Despite a stellar cast, “The Ides of March” falls flat

Image provided by Sony Pictures.

“The Ides of March” follows brilliant young press secretary Stephen Meyers (Ryan Gosling) through the chaos of the Ohio primary elections. Meyers starts out a true idealist; he firmly believes his candidate, Governor Mike Morris (George Clooney) is going to change America for the better. Yet, as Meyers soon learns, honesty never pays in politics, and this revelation shatters Meyers’ lofty expectations of himself and his candidate.

Though the plot is far from original, the excellent acting by Gosling, Phillip Seymour Hoffman, as Clooney’s campaign manager Paul Zara, and Paul Giamatti, as Tom Duffy, the opposition candidate’s campaign manager help keep this movie interesting. The opening and closing shots of the movie, both close-ups of Gosling’s face, wordlessly convey his experience. Once idealistic and hopeful, he is now just a cynical as the rest of the people he works with. Bringing the same intensity and emotional depth he brought to the movie Blue Valentine, for which he received an Oscar nomination, Gosling is riveting to watch as he loses his faith in everything he once revered.

Giamatti, as the calculating manager for the opposition’s campaign, is enthralling as he plots to get his candidate into office, playing off his rivals’ weaknesses to achieve his goals. Throughout the film, he is a quiet, menacing figure, looming in the background and engineering Gosling’s downfall and his own success.

Hoffman, his rival, seems to be Giamatti’s polar opposite; hardworking, honest, and fair. Yet, as the movie progresses, Hoffman begins to show his true colors, exposing his dangerous, vindictive nature.

As the story unfolds, it skirts dangerously cliched territory as Gosling’s relationship with an intern named Molly (Evan Rachel Wood) on the campaign begins causing problems, though betrayal by some of his closest friends sends Gosling into a tailspin that is gripping to watch. His deep rage and hurt over this disloyalty push his to his limit, and Gosling’s need for revenge builds the movie up to its climax.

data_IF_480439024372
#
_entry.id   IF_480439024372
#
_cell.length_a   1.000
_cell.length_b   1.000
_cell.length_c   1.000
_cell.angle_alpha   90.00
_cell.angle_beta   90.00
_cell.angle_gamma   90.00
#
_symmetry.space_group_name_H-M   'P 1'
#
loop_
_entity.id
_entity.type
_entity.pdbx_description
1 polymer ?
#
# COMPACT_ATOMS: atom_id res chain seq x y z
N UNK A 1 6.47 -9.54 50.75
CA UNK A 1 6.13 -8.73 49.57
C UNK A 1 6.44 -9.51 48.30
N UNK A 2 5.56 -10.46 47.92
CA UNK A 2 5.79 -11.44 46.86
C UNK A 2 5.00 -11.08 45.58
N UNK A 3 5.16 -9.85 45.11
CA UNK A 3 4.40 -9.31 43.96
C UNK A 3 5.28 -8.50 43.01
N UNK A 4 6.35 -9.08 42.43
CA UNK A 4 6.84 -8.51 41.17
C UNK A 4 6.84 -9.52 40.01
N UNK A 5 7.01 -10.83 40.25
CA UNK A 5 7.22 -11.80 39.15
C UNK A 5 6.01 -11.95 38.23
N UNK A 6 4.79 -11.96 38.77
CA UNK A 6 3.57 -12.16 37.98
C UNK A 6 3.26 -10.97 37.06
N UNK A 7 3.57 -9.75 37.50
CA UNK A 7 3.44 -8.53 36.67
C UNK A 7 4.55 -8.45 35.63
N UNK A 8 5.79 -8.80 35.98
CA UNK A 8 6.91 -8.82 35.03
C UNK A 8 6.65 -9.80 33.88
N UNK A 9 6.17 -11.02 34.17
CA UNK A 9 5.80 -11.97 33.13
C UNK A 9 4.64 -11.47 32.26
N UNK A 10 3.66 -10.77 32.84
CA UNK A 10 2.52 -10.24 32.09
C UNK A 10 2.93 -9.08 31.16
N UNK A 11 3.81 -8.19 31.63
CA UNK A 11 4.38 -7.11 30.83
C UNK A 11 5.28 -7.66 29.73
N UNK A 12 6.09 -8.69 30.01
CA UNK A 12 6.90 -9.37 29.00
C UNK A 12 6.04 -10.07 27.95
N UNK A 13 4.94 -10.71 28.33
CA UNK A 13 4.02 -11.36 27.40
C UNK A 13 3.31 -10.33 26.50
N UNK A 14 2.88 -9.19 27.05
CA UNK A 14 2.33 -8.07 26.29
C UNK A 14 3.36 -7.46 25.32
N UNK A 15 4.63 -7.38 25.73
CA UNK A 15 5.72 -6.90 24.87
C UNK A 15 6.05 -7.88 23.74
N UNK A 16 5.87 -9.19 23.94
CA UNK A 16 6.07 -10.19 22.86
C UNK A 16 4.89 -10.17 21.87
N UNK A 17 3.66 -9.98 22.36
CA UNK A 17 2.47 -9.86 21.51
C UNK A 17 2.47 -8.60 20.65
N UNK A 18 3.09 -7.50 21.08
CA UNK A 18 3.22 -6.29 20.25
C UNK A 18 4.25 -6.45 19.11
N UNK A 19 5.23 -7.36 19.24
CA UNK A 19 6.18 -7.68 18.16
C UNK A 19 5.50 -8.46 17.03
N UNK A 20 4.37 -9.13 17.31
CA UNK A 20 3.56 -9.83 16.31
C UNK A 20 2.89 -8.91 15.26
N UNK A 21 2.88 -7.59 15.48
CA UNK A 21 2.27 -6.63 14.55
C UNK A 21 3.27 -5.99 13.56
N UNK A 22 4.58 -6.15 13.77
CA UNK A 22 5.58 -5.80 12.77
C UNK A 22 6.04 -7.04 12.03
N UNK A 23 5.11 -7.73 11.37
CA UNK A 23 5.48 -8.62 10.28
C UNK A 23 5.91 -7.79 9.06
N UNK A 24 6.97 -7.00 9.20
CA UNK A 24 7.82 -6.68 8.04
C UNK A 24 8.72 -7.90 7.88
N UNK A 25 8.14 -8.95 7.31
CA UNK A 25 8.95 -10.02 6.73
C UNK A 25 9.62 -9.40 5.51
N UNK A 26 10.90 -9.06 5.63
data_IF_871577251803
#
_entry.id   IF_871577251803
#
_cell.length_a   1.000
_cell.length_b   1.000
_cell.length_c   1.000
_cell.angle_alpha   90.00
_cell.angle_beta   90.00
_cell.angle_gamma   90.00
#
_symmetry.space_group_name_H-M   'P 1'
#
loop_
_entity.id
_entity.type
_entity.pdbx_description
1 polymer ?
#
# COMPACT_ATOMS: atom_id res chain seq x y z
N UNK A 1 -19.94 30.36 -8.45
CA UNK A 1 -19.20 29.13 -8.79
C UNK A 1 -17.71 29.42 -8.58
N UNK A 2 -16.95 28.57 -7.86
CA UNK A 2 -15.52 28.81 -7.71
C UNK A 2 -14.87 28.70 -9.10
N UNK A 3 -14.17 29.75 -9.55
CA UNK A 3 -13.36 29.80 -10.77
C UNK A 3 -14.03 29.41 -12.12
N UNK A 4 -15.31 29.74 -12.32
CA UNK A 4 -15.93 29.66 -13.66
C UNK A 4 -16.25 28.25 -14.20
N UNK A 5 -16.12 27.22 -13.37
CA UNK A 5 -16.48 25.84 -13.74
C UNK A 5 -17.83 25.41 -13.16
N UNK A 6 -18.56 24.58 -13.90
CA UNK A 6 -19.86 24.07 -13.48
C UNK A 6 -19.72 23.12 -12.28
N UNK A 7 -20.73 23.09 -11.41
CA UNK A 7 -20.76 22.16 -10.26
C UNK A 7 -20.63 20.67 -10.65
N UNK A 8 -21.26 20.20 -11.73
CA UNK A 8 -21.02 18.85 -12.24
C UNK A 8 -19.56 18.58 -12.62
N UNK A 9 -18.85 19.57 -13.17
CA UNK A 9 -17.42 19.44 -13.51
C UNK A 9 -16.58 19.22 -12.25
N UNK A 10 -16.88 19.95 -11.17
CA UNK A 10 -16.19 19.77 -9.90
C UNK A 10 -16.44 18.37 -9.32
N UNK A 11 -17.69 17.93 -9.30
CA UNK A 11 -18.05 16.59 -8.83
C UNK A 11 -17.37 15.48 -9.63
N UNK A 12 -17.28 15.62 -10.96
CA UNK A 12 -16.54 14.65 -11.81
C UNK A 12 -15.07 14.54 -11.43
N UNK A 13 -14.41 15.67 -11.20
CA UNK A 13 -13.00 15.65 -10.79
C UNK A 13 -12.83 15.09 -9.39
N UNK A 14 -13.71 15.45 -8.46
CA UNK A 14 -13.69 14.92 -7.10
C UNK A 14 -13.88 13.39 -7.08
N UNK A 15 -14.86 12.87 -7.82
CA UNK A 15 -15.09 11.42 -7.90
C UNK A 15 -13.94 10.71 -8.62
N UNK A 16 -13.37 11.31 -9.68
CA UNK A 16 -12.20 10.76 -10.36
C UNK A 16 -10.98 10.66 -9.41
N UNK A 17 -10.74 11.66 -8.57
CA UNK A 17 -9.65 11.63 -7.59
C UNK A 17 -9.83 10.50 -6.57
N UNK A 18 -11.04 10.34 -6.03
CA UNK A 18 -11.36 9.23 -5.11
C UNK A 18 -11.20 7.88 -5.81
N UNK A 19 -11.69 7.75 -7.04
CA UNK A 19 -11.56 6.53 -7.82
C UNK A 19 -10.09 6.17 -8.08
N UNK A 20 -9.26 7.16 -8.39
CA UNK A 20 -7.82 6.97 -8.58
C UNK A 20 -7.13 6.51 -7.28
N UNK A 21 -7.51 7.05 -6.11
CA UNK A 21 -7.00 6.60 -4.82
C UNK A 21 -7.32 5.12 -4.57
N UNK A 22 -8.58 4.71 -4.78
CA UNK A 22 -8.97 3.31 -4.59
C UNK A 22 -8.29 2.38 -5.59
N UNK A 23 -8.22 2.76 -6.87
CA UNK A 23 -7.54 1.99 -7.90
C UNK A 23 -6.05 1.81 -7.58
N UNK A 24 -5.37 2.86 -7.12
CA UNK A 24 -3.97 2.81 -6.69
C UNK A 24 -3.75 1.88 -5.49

The cinematography adds to the intensity and despair that saturate the movie. Shots of gritty alleys, cluttered offices, shabby hotel rooms, and dark bars help set the scene for the corruption and deceit that take place there. The dark tone of the opening shots, set on an empty stage before a debate, set the mood for the whole film, which ends in a similarly somber way. Recurring close-up shots of the characters create a mounting sense of urgency, and help the characters convey their emotions without a single word.

Rated R for language and sex, “The Ides of March” is not a movie for anyone younger than 14 or 15. Younger audiences will be unable to understand the mature themes of this movie, which is geared towards older teens and adults.

Boasting a stellar cast and some truly gripping scenes, “The Ides of March” is a fairly entertaining film. But those seeking a fresh, original take on the intensity of political campaigns shouldn’t waste their time.